Despite lingering concerns over a global oil oversupply and weak Chinese economic growth, oil prices reversed losses to edge up early on Monday morning as 73 percent of U.S. Gulf of Mexico oil production was shut-in on Sunday due to tropical storm Barry and Chinese data on Monday pointed to better than forecast industrial figures.
Gains were limited due to the headline Chinese data released earlier on Monday, showing that China’s economic growth in the second quarter of this year was at 6.2 percent, in line with expectations but the weakest growth in the country in 27 years.
China’s industrial output and retail sales in June, however, trumped analyst expectations, suggesting that the state of the industry is not as bad as the gloomiest forecasts had it, and that oil demand growth could be supported through the end of the year.
According to analysts at ANZ bank, Chinese crude oil import growth so far this year looks impressive despite fears of a marked economic and oil demand growth slowdown.
“We believe additional crude oil quota (given) to private refiners should keep imports upbeat in H2 2019,” Reuters quoted ANZ bank analysts as saying on Monday.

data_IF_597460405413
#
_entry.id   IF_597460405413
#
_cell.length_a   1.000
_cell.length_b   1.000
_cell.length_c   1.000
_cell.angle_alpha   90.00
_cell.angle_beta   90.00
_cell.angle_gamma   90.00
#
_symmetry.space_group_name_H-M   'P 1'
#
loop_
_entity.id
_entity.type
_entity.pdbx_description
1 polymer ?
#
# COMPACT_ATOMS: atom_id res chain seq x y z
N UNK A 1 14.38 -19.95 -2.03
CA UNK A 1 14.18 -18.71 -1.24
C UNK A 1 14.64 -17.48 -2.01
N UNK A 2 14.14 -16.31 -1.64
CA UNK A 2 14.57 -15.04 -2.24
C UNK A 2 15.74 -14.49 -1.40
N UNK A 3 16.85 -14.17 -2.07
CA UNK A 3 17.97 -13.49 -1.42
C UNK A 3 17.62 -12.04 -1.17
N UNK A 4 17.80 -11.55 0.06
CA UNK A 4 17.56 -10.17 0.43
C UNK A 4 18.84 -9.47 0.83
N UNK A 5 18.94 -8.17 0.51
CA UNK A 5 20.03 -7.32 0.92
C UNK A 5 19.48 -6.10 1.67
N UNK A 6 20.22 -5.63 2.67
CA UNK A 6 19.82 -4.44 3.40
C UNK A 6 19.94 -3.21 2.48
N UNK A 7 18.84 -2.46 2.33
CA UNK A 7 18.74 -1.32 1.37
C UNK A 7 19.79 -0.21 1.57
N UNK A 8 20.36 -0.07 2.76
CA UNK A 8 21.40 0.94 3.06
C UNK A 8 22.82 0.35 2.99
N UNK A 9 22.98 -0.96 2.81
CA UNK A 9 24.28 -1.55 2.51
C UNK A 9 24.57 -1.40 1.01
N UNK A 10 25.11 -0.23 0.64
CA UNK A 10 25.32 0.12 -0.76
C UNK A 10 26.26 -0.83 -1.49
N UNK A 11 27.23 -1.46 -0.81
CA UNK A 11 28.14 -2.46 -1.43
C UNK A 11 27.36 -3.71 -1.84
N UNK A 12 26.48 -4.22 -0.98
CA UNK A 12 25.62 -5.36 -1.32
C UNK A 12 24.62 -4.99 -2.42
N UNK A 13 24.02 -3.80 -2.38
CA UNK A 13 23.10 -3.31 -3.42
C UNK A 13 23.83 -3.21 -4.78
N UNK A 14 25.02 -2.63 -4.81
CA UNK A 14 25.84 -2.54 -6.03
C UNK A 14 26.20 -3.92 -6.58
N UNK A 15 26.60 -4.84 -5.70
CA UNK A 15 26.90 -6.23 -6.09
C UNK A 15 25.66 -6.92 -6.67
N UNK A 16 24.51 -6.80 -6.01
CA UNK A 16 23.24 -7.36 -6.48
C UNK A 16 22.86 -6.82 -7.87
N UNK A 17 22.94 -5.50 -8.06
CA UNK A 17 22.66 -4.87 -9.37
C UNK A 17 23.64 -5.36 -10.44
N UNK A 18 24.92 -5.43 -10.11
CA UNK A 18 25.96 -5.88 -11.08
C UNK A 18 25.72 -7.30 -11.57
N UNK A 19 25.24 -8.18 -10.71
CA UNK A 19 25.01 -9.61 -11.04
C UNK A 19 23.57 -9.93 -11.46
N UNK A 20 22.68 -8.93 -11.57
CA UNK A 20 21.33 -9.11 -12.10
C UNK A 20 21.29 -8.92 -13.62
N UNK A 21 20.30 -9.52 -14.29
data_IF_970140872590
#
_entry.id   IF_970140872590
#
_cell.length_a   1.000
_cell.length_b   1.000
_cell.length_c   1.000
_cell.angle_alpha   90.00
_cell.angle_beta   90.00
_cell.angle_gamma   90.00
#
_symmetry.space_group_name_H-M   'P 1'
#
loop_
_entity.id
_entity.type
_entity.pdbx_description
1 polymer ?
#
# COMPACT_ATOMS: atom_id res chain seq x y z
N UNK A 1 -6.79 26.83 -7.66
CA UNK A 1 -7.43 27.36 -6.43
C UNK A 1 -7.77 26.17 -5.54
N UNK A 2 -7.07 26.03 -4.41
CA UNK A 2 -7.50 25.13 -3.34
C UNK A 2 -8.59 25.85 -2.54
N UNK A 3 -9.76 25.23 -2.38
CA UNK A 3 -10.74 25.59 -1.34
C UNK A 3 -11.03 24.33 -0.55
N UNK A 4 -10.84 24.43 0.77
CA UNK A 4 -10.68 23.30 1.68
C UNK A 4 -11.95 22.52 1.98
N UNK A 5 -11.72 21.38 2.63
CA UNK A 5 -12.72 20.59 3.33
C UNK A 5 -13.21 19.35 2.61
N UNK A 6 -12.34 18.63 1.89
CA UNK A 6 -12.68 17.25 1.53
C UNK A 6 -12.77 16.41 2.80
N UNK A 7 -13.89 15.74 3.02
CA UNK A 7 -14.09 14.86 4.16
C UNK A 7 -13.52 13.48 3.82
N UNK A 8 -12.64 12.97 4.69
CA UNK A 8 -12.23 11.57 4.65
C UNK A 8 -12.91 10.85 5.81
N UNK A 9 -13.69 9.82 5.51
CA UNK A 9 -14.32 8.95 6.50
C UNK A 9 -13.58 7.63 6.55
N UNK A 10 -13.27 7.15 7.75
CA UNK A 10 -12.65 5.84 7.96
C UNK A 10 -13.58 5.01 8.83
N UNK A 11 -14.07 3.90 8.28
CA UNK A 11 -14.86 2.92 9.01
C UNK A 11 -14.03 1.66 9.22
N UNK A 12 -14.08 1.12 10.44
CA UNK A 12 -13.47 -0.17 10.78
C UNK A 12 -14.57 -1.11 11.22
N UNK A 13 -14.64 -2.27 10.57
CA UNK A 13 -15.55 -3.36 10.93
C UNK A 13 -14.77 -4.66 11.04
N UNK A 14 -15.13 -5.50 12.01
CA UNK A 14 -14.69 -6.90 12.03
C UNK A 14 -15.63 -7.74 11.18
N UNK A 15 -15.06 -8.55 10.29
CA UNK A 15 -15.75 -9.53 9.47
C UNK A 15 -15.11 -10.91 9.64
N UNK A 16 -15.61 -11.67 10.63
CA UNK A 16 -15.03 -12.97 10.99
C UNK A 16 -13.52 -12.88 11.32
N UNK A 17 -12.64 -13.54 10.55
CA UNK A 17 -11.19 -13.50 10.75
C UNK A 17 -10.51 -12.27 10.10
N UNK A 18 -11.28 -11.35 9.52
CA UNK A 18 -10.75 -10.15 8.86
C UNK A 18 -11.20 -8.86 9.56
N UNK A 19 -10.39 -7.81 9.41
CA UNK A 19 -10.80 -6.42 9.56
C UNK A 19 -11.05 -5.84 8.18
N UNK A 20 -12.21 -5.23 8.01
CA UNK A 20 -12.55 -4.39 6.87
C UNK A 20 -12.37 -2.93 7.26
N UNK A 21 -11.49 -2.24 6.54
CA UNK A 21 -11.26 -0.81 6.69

Despite the lowest Chinese economic growth in nearly three decades, industrial data wasn’t all that bad and helped oil prices edge up early on Monday morning, with prices additionally supported by the fact that 72.82 percent—or to 1,376,265 bpd—of the current oil production in the U.S. Gulf of Mexico was shut-in as of Sunday in response to the tropical storm Barry.
Phillips 66, which had temporarily closed down its 253,600-bpd Alliance, Louisiana, refinery ahead of the storm, was getting ready on Sunday to restart the refinery on Monday. Most of the Louisiana refineries of major operators were operating normally on Sunday, refinery officials or sources told Reuters.
By Tsvetana Paraskova for Oilprice.com
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